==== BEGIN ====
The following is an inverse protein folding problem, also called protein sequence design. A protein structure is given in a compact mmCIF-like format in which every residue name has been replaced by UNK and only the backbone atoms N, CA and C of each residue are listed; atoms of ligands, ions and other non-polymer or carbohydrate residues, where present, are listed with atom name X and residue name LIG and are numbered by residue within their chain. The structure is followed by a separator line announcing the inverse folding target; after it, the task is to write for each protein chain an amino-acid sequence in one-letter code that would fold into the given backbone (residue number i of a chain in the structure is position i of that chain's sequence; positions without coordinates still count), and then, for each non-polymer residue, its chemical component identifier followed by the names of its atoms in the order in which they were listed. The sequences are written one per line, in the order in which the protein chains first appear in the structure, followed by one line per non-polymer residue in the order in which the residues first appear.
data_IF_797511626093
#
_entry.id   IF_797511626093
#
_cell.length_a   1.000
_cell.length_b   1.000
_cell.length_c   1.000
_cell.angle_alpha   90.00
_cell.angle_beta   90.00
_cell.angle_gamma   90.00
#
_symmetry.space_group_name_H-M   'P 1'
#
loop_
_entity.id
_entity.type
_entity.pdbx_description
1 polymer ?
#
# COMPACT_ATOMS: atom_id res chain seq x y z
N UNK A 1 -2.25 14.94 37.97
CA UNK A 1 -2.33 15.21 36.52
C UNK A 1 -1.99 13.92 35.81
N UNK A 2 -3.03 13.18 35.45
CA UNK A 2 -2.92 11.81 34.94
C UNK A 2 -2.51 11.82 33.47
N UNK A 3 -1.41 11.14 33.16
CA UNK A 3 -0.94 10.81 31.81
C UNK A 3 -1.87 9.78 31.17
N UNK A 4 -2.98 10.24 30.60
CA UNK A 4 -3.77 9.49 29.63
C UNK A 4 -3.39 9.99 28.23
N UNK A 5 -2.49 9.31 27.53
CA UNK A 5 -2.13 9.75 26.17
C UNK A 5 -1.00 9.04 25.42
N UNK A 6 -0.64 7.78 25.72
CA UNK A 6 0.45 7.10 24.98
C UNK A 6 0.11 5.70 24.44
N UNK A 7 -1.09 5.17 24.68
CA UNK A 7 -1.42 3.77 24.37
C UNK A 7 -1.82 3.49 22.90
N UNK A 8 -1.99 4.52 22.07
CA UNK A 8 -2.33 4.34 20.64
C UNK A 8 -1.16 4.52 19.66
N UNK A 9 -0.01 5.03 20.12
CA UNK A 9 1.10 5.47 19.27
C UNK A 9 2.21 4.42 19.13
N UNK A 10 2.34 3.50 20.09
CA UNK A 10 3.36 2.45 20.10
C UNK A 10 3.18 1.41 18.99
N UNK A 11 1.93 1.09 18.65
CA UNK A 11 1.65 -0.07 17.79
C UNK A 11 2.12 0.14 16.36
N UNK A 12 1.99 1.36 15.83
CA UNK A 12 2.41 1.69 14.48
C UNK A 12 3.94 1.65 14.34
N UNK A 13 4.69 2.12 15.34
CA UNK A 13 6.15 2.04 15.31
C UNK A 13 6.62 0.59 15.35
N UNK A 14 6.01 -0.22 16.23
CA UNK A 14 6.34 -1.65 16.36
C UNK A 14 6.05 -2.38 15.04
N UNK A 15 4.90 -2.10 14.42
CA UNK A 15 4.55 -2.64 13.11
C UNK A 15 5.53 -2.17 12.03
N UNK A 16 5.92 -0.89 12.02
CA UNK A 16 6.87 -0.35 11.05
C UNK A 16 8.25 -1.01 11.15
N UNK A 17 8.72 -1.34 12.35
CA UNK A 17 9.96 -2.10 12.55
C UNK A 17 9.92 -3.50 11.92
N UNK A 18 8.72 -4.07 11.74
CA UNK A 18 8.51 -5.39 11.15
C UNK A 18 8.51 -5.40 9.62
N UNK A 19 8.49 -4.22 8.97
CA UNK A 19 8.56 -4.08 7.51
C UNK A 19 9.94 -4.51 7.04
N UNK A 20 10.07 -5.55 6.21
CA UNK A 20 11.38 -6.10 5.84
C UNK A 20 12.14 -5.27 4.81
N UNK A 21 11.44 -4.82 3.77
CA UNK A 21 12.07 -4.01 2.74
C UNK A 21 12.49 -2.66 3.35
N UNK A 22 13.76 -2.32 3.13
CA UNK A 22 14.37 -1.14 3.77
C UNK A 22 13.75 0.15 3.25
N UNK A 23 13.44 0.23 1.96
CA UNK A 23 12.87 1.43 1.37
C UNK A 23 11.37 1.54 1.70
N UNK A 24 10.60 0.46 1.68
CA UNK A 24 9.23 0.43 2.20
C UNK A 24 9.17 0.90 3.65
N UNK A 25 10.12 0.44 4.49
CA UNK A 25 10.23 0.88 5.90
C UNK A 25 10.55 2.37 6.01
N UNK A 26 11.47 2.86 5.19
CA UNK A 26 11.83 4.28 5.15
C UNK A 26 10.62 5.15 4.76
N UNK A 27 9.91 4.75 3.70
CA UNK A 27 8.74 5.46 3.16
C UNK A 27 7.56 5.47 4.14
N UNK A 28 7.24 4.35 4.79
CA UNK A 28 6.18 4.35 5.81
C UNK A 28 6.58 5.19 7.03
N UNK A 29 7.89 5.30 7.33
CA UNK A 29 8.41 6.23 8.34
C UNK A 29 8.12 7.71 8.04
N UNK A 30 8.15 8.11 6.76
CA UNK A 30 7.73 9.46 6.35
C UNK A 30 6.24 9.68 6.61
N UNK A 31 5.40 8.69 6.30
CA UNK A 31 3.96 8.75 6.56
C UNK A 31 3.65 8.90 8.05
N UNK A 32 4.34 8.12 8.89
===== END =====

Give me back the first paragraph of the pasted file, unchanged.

The following is an inverse protein folding problem, also called protein sequence design. A protein structure is given in a compact mmCIF-like format in which every residue name has been replaced by UNK and only the backbone atoms N, CA and C of each residue are listed; atoms of ligands, ions and other non-polymer or carbohydrate residues, where present, are listed with atom name X and residue name LIG and are numbered by residue within their chain. The structure is followed by a separator line announcing the inverse folding target; after it, the task is to write for each protein chain an amino-acid sequence in one-letter code that would fold into the given backbone (residue number i of a chain in the structure is position i of that chain's sequence; positions without coordinates still count), and then, for each non-polymer residue, its chemical component identifier followed by the names of its atoms in the order in which they were listed. The sequences are written one per line, in the order in which the protein chains first appear in the structure, followed by one line per non-polymer residue in the order in which the residues first appear.